I am not usually a proponent of short barrel magnum revolvers, but the new TALO limited production Ruger Redhawk may provide a good deal of utility for the hunter, hiker and fisherman. Yes, it is a relatively compact frame wrapped around a really big cylinder, but it is light to carry and it can put out some serious power, even with its short barrel. The table that follows places the TALO into context with other Ruger products. The Ruger Alaskan 454 was included as a revolver of similar size, but the next power level up in a short barrel revolver.
|Manufacturer||Sturm, Ruger & Company, Inc.||Sturm, Ruger & Company, Inc.||Sturm, Ruger & Company, Inc.|
|Type||Double Action||Double Action||Double Action|
|Caliber||.44 Magnum||.44 Magnum||454 Casull|
|Twist Rate||1:20″ RH||1:20″ RH||1:24″|
|Weight||44 Oz.||47 Oz.||44 Oz.|
|Grips||Altamont Hardwood||Hogue Monogrip||Hogue Monogrip|
|Hardware||Stainless Steel||Stainless Steel||Stainless Steel|
|Frame Type||Round Butt||Square Butt||Square Butt|
|Sights||Adjustable W/E||Adjustable W/E||Adjustable W/E|
|Trigger Pull SA/DA||8.0 Lbs/11.2 Lbs.||7.6 Lbs./11.4 Lbs.||7.8 Lbs./11.0 Lbs.|
|Safety||Transfer Bar||Transfer Bar||Transfer Bar|
Compact… But like a small tank
While the Redhawk is a compact revolver, it has a very… beefy frame. Redhawks handle ammunition that tends to shake other brands loose and they are much thicker in the front and top strap than even the S&W N Frame. My personal carry revolver is a 45 Colt Redhawk 4″ that sees a steady stream of stout handloads.
The cylinder locks at three locations, as indicated above. Over the long haul, the Redhawk tends to stay tight, hold its timing, as well as acceptable cylinder gap and headspace.
Square versus round grip butt…
Discounting the extended grip on the standard Redhawk, left, the round butt grip is still shorter. The round butt back strap tucks in front and back rather than flaring out at the bottom, as is the case with the square butt frame.
The TALO has a good set of sights, white outlined fully adjustable rear and quick change front. The set up makes adjusting for various types of ammo, and subsequent shifts in point of impact, easy and these adjustable sights hold their settings under magnum levels of recoil.
Shooting personality… lots and lots of personality
The TALO Redhawk has quite a bark; something that is a trait of a short barrel 44 Mag and not unexpected. Recoil is sharp, but not nearly as… resounding as the .454 Casull Ruger Super Redhawk Alaskan. The TALO is also a much easier revolver to shoot.
Ignore the bullseye; I never re-zero to adjust for point of impact shifts as I work my way through an assortment of ammo. The 270 grain ammo group measures 2″ for three shots at 10 yards, two hand hold and relatively quickly fired, which I think is good enough to get the job done. What is getting the job done?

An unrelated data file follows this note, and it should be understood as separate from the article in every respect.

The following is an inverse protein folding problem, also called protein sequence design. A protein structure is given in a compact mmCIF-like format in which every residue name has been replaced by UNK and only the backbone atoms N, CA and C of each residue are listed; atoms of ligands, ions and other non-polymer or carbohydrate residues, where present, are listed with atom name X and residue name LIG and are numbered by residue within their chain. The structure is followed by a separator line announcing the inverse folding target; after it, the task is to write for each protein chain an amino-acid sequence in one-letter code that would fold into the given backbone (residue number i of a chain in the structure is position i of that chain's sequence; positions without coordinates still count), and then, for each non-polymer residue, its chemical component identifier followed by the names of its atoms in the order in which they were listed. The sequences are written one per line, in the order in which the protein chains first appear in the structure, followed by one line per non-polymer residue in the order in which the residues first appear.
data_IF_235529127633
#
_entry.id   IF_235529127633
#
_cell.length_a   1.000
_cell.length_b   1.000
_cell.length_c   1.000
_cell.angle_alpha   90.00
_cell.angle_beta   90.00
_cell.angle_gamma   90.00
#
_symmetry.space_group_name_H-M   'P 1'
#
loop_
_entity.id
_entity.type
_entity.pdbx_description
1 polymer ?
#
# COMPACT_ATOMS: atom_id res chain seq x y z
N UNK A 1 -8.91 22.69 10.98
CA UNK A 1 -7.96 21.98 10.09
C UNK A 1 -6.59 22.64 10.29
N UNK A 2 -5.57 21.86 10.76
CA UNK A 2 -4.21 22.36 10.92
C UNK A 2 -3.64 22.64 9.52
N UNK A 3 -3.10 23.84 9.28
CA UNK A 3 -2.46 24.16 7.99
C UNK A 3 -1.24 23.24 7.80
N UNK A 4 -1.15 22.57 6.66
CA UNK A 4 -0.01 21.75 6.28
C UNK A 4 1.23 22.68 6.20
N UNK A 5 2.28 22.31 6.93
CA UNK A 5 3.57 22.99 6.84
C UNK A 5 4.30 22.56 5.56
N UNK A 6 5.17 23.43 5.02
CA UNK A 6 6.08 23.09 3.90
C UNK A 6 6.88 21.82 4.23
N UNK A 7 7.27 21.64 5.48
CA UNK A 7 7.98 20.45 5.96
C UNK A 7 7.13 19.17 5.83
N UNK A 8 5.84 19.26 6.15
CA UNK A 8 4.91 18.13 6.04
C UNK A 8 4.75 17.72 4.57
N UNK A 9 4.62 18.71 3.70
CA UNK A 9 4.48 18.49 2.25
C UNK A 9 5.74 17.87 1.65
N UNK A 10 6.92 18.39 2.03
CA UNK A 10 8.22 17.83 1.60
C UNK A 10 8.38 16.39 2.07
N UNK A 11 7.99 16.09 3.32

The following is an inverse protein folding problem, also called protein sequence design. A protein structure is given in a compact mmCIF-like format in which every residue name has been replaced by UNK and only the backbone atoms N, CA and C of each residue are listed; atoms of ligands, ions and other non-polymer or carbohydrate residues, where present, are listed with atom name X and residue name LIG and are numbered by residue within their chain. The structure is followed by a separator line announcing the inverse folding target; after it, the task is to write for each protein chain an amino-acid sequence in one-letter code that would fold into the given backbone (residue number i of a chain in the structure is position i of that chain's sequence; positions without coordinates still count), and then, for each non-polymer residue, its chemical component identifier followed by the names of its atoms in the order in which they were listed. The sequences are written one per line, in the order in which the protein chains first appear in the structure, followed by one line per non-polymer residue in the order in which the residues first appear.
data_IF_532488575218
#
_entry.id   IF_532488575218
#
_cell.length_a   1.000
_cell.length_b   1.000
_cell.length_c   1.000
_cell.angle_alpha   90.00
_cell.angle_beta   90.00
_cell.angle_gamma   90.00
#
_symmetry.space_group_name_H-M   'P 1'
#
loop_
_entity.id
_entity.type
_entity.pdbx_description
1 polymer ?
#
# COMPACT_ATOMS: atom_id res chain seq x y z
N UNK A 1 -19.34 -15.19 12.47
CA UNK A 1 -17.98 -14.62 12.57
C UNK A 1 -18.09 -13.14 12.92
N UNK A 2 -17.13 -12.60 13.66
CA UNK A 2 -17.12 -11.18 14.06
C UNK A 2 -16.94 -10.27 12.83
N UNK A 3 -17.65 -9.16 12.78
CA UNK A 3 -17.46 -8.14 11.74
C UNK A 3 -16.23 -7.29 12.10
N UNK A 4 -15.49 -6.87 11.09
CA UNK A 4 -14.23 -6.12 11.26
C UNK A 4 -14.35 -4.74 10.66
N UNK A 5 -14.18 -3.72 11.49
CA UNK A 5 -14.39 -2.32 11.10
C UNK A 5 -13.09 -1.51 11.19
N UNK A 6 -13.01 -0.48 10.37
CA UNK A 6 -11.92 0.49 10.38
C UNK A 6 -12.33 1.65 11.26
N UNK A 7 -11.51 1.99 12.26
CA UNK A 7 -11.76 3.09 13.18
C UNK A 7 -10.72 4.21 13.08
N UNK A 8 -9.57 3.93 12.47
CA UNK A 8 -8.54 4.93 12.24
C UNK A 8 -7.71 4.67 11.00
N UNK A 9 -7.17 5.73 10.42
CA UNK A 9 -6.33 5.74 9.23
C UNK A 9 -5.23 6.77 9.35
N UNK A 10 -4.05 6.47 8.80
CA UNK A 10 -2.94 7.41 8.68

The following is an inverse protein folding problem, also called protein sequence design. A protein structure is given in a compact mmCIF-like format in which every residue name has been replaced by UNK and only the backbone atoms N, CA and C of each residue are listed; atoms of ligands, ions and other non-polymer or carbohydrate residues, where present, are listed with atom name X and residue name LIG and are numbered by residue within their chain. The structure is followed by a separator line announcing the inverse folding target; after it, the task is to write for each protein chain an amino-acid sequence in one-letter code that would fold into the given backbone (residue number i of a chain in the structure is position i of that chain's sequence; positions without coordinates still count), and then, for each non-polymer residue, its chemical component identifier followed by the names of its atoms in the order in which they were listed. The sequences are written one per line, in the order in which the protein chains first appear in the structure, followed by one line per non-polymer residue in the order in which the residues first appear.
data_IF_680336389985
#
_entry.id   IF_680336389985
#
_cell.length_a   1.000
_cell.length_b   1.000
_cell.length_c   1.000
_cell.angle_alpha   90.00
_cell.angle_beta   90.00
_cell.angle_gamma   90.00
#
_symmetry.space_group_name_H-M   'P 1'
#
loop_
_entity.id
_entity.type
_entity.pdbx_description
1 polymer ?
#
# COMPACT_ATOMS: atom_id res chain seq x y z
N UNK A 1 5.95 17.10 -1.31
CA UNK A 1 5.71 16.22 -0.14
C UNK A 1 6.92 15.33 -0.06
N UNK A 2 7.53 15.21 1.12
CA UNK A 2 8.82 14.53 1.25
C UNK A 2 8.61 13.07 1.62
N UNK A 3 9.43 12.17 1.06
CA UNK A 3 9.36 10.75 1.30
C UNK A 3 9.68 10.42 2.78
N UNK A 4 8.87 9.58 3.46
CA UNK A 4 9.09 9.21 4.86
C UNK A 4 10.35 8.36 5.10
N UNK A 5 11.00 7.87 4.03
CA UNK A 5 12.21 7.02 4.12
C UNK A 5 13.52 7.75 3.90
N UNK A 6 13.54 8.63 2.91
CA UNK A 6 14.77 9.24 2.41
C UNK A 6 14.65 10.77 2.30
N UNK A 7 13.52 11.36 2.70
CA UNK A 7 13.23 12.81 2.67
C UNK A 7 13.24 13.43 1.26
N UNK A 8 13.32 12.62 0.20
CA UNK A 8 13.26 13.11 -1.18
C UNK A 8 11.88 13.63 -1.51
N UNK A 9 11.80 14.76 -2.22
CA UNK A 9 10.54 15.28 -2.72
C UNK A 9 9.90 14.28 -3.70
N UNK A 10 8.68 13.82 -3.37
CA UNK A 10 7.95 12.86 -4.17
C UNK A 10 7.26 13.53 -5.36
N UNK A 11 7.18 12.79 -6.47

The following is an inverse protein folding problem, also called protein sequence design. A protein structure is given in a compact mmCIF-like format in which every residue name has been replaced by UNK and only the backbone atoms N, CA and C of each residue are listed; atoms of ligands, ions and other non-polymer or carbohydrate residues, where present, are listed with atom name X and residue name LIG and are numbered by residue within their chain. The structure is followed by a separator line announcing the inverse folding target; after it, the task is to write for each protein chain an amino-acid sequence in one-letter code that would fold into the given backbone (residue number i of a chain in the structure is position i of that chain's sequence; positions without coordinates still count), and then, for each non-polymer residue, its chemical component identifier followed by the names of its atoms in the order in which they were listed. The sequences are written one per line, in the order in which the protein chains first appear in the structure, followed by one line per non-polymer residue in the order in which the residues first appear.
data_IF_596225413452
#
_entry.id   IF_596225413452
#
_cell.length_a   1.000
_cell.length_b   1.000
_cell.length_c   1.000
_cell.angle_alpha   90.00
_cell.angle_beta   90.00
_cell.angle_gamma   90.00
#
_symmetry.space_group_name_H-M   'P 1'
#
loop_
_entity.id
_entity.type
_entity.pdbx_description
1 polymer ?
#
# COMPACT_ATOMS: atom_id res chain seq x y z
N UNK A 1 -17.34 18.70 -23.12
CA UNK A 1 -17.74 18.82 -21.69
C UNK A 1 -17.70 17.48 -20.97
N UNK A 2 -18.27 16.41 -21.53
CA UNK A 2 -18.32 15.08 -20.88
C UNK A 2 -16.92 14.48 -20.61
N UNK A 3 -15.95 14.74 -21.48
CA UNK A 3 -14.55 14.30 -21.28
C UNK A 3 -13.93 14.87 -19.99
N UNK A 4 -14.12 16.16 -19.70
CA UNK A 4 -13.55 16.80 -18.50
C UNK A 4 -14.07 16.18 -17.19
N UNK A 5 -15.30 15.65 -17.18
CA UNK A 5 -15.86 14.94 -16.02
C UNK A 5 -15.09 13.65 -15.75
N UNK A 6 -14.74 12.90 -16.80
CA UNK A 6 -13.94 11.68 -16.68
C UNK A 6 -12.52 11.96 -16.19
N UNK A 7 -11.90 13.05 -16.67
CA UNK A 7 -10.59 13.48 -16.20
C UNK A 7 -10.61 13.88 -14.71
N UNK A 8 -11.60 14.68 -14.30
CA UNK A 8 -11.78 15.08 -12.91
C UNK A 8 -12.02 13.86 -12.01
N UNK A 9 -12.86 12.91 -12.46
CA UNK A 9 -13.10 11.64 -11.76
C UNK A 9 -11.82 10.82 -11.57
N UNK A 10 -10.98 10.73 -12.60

Bear defense while fishing or hiking or exploring around a base camp. A good back up gun for a hunter. A terrific open carry gun while working rural property. Certainly more than enough for any other aggressive wildlife a person might encounter in the North American mountains or woods. While the Redhawk was designed to be a hunting firearm, not as a defense against human threats, the short barrel ballistics and short sight radius would tend to preclude its use as a primary hunting firearm. In a more quantified context –
|Speer Gold Dot||270||1250||937||1222||895||1202||866||1080||699|
What about home defense or concealed carry?
At last count, there were 42 types of ammunition for the 44 Magnum listed for those purposes. All have compelling features, but I think traditional 240 grain hollow points at 1,350 fps are a bit much, even if just for the problem of over penetration. There are, however, loads featuring a variety of bullet weights and types that are suitable.
Federal Personal Defense 240 grain Hydra-Shok utilizes a center post hollow point for assured expansion and a relatively low 1,150 fps muzzle velocity eases recoil and the problem of over penetration. Glaser Silver and Blue Safety Slug bump velocity to 1,600 fps, but drop bullet weight to 135 grain with encapsulated compressed shot. Penetration is reduced 5″ – 7″, recoil is diminished, as are the chances of ricochet. An alternative solution is to save the stiff loads for the woods and load up with 44 Special ammo for home and concealed carry duty; big bore effectiveness and a more manageable revolver.
The TALO 44 Mag Redhawk is a precisely manufactured piece of machinery, made in Newport, New Hampshire. Everything clicks and clacks as intended, and the cylinder locks up solidly within the frame. The sights are very good and the short barrel makes it easier to poke out there with one hand and shoot than many of the longer barrel big bores.
No .44 Mag is quiet, however, the short barrel may contribute a bit more to that attribute. Not a problem with ear protection, but definitely a conversation quasher without.
Recoil… not so bad. Recoil seems more like a quick rearward jab, with a distinct absence of a sky climbing muzzle. During the live fire portion load from 180 to 270 grains were fired without ill effects.
Round butt grip frame versus square… This one surprised me. I thought for sure the loss of grip real estate would make the TALO more difficult to control, but it did not. The grip actually seemed a lot easier on my hand and it did not feel in the least bit awkward while shooting.
Concealed carry? Not me, but perhaps a larger person or with a holster specifically designed for this hardware. The cylinder is 1.780″ across. Open carry? Not a problem.
Aesthetics? Nicely finished and good looking. Price wise, it is value. Better made than a less expensive Taurus and more durable than a more expensive N Frame S&W. It is a revolver that will provide a lot of service with little more than routine cleaning. Nice revolver.